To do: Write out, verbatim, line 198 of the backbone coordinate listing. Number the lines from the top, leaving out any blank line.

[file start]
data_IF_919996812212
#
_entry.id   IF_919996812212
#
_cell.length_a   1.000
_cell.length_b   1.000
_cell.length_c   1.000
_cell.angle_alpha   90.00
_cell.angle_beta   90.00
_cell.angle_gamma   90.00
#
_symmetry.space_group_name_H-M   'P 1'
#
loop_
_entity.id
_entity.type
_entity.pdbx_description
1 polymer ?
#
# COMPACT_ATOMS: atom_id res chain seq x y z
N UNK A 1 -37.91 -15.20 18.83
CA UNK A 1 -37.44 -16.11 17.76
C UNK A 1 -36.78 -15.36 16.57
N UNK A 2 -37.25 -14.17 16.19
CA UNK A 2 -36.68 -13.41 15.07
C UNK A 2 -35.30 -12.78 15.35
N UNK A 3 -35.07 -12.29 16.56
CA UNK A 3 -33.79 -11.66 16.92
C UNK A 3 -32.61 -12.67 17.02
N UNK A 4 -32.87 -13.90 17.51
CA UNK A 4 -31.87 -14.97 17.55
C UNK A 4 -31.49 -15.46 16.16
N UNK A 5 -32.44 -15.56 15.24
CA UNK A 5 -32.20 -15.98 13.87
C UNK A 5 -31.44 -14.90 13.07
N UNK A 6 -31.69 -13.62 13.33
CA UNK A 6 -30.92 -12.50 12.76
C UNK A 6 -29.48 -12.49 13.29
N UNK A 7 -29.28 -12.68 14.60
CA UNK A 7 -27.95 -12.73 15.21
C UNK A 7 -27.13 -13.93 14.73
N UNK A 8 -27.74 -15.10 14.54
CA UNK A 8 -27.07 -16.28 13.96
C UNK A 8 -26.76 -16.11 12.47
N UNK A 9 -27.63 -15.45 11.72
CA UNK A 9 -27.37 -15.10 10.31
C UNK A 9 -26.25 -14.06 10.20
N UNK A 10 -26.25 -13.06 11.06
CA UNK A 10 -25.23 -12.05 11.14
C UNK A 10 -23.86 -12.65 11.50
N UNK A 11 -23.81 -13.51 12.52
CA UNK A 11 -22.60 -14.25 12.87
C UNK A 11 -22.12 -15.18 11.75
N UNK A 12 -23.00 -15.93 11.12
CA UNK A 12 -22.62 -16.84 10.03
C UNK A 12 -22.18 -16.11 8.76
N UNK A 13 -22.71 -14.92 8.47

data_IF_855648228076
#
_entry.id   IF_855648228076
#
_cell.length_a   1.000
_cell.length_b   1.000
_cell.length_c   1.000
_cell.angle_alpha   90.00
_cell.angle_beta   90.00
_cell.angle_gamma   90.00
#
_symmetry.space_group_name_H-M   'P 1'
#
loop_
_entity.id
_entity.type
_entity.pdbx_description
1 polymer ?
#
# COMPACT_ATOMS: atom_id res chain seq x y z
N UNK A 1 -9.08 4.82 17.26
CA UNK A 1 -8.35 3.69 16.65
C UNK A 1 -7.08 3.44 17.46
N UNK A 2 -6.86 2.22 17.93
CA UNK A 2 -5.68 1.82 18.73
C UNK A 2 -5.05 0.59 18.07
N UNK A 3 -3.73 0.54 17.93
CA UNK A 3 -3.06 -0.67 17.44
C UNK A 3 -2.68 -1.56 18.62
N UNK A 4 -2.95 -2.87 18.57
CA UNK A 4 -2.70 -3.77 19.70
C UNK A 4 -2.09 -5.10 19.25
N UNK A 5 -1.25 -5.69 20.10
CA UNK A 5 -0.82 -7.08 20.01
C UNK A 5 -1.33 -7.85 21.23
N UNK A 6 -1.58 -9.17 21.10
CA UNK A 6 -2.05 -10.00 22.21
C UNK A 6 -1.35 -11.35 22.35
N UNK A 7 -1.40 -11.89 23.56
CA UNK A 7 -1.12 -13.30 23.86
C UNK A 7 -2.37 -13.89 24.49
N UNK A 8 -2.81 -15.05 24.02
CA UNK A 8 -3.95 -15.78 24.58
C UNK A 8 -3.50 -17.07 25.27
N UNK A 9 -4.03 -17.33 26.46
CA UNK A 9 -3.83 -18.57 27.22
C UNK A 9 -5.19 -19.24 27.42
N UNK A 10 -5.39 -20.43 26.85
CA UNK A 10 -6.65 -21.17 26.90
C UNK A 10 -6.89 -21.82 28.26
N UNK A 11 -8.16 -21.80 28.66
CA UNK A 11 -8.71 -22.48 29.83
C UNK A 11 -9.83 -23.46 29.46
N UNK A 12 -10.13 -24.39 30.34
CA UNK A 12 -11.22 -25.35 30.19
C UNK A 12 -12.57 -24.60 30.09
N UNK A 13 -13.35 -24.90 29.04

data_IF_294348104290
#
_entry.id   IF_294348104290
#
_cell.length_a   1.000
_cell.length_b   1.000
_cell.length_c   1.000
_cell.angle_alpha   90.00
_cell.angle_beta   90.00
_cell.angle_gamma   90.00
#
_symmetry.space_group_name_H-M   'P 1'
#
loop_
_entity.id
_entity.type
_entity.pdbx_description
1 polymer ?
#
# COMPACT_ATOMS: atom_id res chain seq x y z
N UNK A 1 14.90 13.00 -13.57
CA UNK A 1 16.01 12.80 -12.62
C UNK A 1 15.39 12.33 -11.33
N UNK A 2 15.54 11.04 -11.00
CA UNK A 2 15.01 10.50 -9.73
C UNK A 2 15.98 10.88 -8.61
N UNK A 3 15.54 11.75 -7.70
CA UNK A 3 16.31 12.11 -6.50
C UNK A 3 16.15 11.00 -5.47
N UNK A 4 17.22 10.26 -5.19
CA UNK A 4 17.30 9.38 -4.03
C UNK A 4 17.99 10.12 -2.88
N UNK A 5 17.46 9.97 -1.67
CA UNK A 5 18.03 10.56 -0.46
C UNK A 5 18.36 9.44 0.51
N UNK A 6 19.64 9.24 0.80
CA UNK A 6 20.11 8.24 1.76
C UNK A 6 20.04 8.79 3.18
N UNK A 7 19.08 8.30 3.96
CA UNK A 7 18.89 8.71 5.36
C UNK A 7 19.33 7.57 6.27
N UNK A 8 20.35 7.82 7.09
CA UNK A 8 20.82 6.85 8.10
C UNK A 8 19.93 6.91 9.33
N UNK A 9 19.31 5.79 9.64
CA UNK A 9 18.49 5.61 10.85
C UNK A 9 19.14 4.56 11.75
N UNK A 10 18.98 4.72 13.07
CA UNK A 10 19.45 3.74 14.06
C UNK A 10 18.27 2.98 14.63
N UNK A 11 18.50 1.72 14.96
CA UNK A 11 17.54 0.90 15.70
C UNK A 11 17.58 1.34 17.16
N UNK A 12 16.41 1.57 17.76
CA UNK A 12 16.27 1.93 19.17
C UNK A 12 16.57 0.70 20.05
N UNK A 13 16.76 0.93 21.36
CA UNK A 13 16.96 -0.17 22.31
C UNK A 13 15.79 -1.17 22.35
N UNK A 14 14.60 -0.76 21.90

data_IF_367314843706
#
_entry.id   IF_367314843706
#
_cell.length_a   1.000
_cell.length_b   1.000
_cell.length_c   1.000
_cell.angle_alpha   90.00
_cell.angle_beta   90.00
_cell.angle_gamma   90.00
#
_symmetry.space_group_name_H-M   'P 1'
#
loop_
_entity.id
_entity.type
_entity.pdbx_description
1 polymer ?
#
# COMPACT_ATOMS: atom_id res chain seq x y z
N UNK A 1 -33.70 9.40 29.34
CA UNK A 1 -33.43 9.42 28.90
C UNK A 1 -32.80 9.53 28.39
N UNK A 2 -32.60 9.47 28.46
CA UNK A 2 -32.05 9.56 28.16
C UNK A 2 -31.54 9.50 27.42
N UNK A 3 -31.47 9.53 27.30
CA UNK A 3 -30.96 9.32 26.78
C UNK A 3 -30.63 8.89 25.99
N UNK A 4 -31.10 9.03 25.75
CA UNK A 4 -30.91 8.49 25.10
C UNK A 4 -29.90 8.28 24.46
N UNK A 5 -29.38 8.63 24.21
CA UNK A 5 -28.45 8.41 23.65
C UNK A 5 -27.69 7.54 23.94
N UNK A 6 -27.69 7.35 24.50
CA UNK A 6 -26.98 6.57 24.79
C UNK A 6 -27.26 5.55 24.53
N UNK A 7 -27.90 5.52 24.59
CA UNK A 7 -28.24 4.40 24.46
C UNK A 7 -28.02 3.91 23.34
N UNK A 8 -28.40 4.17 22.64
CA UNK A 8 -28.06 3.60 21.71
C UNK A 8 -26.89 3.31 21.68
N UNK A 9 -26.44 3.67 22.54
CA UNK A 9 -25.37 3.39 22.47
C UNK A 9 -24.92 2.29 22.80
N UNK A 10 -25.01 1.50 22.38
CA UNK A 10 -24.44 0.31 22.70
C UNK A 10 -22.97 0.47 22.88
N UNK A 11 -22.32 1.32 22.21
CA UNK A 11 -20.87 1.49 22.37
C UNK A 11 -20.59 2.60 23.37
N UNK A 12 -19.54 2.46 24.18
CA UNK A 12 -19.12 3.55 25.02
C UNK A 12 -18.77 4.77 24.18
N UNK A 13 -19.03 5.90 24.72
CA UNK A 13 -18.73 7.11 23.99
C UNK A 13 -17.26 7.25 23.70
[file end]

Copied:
N UNK A 2 -32.60 9.47 28.46